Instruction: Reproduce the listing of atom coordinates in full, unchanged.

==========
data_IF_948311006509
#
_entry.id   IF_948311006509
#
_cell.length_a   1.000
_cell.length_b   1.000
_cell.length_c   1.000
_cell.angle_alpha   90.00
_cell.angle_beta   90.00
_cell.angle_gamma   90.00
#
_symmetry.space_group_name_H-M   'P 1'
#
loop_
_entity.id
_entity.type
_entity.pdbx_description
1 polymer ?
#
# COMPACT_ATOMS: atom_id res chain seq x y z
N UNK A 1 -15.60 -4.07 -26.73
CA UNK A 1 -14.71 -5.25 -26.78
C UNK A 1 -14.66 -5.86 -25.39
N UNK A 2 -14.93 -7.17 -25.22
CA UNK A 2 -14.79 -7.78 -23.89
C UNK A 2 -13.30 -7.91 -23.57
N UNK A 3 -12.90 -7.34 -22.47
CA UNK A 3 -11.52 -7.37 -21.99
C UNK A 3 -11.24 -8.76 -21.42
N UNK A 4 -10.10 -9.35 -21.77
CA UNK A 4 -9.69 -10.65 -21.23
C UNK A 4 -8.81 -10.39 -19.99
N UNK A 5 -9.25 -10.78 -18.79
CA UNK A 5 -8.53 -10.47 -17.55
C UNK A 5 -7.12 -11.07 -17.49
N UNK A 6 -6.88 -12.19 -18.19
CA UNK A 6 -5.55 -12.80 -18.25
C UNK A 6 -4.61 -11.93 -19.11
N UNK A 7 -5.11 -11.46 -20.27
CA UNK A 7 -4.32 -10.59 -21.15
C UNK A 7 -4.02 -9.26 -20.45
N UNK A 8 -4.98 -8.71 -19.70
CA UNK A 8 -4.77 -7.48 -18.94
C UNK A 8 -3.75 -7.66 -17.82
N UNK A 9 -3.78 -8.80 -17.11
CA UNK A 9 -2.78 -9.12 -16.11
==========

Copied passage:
data_IF_948311006509
#
_entry.id   IF_948311006509
#
_cell.length_a   1.000
_cell.length_b   1.000
_cell.length_c   1.000
_cell.angle_alpha   90.00
_cell.angle_beta   90.00
_cell.angle_gamma   90.00
#
_symmetry.space_group_name_H-M   'P 1'
#
loop_
_entity.id
_entity.type
_entity.pdbx_description
1 polymer ?
#
# COMPACT_ATOMS: atom_id res chain seq x y z
N UNK A 1 -15.60 -4.07 -26.73
CA UNK A 1 -14.71 -5.25 -26.78
C UNK A 1 -14.66 -5.86 -25.39
N UNK A 2 -14.93 -7.17 -25.22
CA UNK A 2 -14.79 -7.78 -23.89
C UNK A 2 -13.30 -7.91 -23.57
N UNK A 3 -12.90 -7.34 -22.47
CA UNK A 3 -11.52 -7.37 -21.99
C UNK A 3 -11.24 -8.76 -21.42
N UNK A 4 -10.10 -9.35 -21.77
CA UNK A 4 -9.69 -10.65 -21.23
C UNK A 4 -8.81 -10.39 -19.99
N UNK A 5 -9.25 -10.78 -18.79
CA UNK A 5 -8.53 -10.47 -17.55
C UNK A 5 -7.12 -11.07 -17.49
N UNK A 6 -6.88 -12.19 -18.19
CA UNK A 6 -5.55 -12.80 -18.25
C UNK A 6 -4.61 -11.93 -19.11
N UNK A 7 -5.11 -11.46 -20.27
CA UNK A 7 -4.32 -10.59 -21.15
C UNK A 7 -4.02 -9.26 -20.45
N UNK A 8 -4.98 -8.71 -19.70
CA UNK A 8 -4.77 -7.48 -18.94
C UNK A 8 -3.75 -7.66 -17.82
N UNK A 9 -3.78 -8.80 -17.11
CA UNK A 9 -2.78 -9.12 -16.11